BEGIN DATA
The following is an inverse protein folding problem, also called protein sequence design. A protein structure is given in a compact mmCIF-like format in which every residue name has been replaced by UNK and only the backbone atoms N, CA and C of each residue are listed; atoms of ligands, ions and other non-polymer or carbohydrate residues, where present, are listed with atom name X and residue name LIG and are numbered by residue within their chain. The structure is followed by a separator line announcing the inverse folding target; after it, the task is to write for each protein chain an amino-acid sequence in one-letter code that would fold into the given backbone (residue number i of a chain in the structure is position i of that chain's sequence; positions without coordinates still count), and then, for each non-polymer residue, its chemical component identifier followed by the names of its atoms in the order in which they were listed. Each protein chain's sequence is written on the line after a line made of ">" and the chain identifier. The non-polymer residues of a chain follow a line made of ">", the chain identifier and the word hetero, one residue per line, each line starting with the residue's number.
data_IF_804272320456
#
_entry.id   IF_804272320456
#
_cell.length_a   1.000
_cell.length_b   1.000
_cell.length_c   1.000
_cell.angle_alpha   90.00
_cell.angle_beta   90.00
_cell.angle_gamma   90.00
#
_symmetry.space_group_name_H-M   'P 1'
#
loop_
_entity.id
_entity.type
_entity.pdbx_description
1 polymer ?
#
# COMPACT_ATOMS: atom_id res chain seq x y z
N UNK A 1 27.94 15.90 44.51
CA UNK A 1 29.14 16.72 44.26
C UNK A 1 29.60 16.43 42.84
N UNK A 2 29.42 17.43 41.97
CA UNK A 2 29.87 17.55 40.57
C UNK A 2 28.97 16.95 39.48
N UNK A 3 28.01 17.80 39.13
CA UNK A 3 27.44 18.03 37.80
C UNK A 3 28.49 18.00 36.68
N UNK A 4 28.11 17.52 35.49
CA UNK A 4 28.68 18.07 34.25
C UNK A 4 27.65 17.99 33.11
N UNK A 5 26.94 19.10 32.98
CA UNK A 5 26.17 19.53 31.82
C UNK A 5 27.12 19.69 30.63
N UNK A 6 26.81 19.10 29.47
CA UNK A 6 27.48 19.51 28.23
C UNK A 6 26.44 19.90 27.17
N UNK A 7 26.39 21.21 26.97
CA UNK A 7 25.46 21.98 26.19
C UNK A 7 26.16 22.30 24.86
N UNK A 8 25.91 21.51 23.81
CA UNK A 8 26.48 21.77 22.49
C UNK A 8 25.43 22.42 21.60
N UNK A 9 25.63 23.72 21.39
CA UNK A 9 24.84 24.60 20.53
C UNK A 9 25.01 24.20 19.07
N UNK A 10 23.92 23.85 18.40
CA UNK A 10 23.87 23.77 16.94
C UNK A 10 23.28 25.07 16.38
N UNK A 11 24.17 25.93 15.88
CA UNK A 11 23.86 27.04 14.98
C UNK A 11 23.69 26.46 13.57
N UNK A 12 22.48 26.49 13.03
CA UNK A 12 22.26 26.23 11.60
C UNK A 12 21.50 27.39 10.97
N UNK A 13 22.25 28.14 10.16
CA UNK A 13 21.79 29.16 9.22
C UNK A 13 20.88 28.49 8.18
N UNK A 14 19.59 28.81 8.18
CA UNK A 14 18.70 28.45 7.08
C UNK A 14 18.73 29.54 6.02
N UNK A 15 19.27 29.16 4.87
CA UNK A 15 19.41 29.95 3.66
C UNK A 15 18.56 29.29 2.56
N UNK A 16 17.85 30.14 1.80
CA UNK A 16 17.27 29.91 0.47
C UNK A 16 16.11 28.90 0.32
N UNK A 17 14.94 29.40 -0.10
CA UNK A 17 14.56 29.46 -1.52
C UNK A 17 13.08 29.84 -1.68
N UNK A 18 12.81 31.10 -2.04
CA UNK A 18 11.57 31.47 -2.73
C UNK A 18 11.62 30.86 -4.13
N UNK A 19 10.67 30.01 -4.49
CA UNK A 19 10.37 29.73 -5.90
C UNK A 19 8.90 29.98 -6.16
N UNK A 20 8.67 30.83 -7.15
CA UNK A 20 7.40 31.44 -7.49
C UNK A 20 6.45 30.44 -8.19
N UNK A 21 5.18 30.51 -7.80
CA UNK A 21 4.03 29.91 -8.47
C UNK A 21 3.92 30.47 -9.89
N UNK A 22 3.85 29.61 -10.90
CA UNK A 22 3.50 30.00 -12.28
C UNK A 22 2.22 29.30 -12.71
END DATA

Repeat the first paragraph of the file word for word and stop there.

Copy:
The following is an inverse protein folding problem, also called protein sequence design. A protein structure is given in a compact mmCIF-like format in which every residue name has been replaced by UNK and only the backbone atoms N, CA and C of each residue are listed; atoms of ligands, ions and other non-polymer or carbohydrate residues, where present, are listed with atom name X and residue name LIG and are numbered by residue within their chain. The structure is followed by a separator line announcing the inverse folding target; after it, the task is to write for each protein chain an amino-acid sequence in one-letter code that would fold into the given backbone (residue number i of a chain in the structure is position i of that chain's sequence; positions without coordinates still count), and then, for each non-polymer residue, its chemical component identifier followed by the names of its atoms in the order in which they were listed. Each protein chain's sequence is written on the line after a line made of ">" and the chain identifier. The non-polymer residues of a chain follow a line made of ">", the chain identifier and the word hetero, one residue per line, each line starting with the residue's number.